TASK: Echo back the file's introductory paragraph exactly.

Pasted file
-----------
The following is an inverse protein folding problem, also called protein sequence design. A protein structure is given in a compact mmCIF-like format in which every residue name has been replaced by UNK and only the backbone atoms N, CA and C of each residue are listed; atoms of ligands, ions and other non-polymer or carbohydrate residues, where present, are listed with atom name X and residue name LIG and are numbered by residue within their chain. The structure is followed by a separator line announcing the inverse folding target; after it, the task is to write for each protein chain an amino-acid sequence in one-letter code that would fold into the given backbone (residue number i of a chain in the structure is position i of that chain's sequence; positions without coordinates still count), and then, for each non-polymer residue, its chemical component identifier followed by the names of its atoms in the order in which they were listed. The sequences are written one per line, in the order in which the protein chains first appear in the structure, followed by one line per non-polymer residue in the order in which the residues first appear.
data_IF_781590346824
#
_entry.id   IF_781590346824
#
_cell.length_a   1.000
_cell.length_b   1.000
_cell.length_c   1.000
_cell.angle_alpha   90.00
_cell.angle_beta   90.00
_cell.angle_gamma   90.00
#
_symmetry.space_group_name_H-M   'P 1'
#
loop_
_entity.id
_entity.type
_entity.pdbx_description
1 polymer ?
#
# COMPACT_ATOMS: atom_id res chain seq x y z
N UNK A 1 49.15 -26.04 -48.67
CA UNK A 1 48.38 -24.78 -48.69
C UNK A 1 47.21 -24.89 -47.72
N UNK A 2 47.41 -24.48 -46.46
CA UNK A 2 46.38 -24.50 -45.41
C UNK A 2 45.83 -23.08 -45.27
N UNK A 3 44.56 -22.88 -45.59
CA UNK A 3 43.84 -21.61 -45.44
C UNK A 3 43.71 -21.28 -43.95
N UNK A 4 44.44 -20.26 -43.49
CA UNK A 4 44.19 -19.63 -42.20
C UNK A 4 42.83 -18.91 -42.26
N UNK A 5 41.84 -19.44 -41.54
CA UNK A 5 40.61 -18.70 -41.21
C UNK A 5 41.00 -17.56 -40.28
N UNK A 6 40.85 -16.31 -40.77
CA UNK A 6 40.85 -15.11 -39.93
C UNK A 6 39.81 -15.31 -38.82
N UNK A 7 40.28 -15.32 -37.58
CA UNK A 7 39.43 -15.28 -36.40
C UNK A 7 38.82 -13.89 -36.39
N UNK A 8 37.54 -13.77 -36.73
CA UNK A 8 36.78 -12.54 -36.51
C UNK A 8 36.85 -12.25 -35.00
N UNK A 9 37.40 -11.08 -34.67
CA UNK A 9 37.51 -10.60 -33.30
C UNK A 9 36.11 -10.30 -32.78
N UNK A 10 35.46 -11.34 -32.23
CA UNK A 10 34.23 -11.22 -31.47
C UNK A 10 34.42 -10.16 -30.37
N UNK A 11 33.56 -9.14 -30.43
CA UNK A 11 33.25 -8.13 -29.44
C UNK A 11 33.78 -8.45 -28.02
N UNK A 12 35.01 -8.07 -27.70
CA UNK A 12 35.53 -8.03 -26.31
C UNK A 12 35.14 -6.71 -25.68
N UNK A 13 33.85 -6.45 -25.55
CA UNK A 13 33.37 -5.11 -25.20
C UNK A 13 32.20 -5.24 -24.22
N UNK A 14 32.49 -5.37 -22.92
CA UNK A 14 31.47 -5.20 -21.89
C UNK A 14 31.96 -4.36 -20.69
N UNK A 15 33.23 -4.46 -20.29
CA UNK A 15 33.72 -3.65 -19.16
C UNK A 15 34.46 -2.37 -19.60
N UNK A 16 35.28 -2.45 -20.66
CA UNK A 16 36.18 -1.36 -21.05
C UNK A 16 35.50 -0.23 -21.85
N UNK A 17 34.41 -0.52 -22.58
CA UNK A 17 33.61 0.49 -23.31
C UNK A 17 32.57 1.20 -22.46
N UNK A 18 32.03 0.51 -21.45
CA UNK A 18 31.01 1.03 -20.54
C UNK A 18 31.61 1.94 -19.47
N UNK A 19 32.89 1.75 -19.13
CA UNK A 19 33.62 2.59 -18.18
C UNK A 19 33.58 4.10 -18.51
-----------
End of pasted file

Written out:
The following is an inverse protein folding problem, also called protein sequence design. A protein structure is given in a compact mmCIF-like format in which every residue name has been replaced by UNK and only the backbone atoms N, CA and C of each residue are listed; atoms of ligands, ions and other non-polymer or carbohydrate residues, where present, are listed with atom name X and residue name LIG and are numbered by residue within their chain. The structure is followed by a separator line announcing the inverse folding target; after it, the task is to write for each protein chain an amino-acid sequence in one-letter code that would fold into the given backbone (residue number i of a chain in the structure is position i of that chain's sequence; positions without coordinates still count), and then, for each non-polymer residue, its chemical component identifier followed by the names of its atoms in the order in which they were listed. The sequences are written one per line, in the order in which the protein chains first appear in the structure, followed by one line per non-polymer residue in the order in which the residues first appear.